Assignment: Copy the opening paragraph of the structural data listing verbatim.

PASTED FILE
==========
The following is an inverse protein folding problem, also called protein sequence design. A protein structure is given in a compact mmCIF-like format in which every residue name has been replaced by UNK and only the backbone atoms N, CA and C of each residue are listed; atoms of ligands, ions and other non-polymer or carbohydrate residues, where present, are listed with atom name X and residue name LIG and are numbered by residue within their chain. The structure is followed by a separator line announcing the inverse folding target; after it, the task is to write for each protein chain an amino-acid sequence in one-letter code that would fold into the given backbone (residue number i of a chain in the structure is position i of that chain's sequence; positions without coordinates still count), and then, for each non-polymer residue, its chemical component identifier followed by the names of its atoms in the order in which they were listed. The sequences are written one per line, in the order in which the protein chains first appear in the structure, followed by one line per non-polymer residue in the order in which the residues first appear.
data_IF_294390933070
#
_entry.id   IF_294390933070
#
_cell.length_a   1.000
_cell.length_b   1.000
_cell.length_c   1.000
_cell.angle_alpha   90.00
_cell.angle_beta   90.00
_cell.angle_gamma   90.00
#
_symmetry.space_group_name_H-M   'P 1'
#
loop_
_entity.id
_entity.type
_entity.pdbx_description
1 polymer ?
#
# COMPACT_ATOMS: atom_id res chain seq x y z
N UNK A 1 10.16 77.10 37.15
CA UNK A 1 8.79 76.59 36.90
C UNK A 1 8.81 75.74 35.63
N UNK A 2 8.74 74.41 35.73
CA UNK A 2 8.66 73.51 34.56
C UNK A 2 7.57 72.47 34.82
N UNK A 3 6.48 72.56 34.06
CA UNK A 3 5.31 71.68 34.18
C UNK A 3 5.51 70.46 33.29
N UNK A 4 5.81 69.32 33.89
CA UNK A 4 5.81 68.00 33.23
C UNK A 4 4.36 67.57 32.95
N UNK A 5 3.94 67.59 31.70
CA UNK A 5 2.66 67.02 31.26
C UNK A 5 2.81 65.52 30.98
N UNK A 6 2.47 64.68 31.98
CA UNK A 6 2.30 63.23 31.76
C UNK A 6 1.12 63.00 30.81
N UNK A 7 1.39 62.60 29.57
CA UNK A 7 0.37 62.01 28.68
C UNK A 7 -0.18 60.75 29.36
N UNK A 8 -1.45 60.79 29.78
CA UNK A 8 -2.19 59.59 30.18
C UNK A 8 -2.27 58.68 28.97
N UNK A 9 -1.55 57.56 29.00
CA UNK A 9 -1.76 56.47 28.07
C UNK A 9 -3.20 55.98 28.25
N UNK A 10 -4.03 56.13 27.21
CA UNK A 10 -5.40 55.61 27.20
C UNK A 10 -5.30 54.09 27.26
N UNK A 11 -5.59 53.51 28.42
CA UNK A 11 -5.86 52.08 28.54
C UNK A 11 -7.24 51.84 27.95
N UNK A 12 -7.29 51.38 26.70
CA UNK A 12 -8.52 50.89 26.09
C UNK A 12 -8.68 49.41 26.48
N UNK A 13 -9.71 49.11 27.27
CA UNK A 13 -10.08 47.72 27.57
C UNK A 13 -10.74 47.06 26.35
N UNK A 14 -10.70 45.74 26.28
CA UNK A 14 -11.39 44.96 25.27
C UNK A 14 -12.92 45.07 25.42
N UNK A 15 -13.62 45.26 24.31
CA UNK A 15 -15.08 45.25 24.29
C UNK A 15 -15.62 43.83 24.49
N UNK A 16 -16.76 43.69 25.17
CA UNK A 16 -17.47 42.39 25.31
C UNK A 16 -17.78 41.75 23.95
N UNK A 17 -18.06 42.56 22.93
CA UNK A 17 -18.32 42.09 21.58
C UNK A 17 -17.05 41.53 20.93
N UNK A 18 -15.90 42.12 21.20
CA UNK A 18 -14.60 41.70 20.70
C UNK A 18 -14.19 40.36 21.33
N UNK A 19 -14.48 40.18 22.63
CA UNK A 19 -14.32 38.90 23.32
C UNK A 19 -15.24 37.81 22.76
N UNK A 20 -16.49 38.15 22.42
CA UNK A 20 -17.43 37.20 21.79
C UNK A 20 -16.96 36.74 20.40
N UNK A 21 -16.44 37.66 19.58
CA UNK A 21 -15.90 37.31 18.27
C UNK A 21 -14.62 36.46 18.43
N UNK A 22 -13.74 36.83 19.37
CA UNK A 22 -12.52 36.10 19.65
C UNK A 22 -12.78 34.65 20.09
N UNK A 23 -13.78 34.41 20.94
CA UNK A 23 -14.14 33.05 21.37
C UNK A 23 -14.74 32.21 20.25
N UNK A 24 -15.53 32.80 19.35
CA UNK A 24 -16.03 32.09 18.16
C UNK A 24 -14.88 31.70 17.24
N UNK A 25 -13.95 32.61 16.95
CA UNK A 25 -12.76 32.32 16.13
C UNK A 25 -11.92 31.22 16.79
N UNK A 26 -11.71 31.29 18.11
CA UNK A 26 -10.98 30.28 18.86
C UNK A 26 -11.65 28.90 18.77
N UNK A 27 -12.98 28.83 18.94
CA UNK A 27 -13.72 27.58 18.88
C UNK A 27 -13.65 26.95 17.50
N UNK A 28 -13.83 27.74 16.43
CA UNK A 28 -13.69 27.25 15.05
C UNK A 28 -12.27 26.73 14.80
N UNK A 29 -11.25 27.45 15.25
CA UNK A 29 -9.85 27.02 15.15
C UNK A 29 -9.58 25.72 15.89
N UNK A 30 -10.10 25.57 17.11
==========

The following is an inverse protein folding problem, also called protein sequence design. A protein structure is given in a compact mmCIF-like format in which every residue name has been replaced by UNK and only the backbone atoms N, CA and C of each residue are listed; atoms of ligands, ions and other non-polymer or carbohydrate residues, where present, are listed with atom name X and residue name LIG and are numbered by residue within their chain. The structure is followed by a separator line announcing the inverse folding target; after it, the task is to write for each protein chain an amino-acid sequence in one-letter code that would fold into the given backbone (residue number i of a chain in the structure is position i of that chain's sequence; positions without coordinates still count), and then, for each non-polymer residue, its chemical component identifier followed by the names of its atoms in the order in which they were listed. The sequences are written one per line, in the order in which the protein chains first appear in the structure, followed by one line per non-polymer residue in the order in which the residues first appear.